Relocating Middle Powers: Australia and Canada in a Changing World Order

By Andrew F. Cooper; Richard A. Higgott et al. | Go to book overview

Introduction

Students and practitioners of public policy in Australia and Canada have always paid considerable attention to politics and public policy in the other country. However, this comparative focus has tended to be fixed primarily on domestic issues: comparative federalism, comparative approaches to natural resources or Aboriginal peoples, questions of social welfare, and so on. Much less attention has been paid to the similarities and differences in the way the two states have pursued their foreign policies in the 1980s. 1

This is an unfortunate omission. Australia and Canada have much in common and faced many of the same problems in the international political and economic systems in the last quarter of the twentieth century. Both states were part of the post-1945 Western alliance system: Canada through the North Atlantic Treaty Organization (NATO) and the North American Aerospace Defence Command (NORAD), and Australia through its membership in the Australia-New Zealand-United States (ANZUS) alliance. Both are members of the economic club of developed nations, the Organization for Economic Cooperation and Development (OECD), yet both suffer, much more than most of their OECD partners, from being principally, but not exclusively, commodity-dependent economies. In the pursuit of their foreign policies, both were typically 'first followers' of their major ally, the United States, in the decades following the Second World War. Their external policies inexorably reflected a sensitivity to the actions of the strong and a commitment to the economic and security systems established under American hegemony after 1945.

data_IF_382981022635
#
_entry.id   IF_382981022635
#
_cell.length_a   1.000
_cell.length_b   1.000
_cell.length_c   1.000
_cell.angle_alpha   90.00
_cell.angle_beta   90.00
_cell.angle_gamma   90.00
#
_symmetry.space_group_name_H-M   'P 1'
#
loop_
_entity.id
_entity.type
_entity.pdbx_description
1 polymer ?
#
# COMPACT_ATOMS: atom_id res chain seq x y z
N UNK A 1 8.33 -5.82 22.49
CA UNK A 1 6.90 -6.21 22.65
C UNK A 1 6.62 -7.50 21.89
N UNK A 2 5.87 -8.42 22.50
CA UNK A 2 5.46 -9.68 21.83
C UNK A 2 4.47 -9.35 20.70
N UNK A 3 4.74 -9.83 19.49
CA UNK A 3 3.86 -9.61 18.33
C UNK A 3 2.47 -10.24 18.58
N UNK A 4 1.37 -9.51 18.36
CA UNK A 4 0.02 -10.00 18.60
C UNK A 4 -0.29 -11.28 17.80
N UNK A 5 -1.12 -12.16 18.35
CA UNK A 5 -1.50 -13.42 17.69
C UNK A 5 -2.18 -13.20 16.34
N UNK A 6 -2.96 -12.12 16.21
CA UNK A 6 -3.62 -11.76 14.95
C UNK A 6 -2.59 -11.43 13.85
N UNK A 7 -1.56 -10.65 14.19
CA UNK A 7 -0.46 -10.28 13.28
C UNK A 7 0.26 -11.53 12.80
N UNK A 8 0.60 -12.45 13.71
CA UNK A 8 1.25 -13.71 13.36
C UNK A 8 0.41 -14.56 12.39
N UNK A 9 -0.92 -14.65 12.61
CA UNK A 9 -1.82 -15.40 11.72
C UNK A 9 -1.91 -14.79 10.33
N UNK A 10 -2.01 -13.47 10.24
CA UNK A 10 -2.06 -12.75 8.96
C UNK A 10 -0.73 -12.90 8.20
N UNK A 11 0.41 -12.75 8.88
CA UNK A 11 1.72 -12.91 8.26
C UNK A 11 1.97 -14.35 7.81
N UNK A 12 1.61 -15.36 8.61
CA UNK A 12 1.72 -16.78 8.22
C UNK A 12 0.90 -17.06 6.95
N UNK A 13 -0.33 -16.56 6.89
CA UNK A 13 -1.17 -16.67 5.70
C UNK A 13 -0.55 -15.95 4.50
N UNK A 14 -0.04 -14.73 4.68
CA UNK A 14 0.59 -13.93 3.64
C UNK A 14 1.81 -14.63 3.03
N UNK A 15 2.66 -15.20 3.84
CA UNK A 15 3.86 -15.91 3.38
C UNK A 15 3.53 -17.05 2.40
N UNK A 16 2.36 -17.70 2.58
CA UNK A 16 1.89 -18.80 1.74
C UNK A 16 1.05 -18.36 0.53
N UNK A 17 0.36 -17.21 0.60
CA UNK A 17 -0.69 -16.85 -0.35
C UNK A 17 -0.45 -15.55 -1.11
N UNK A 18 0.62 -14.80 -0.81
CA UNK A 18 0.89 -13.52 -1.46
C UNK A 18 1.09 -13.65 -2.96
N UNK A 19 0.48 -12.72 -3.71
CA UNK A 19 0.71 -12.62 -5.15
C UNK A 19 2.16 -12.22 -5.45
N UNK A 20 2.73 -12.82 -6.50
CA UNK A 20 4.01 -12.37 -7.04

The changes that occurred in the international system over the 1980s, however, required both states to engage in a considerable rethinking of their international roles. From the coming to power of Mikhail S.

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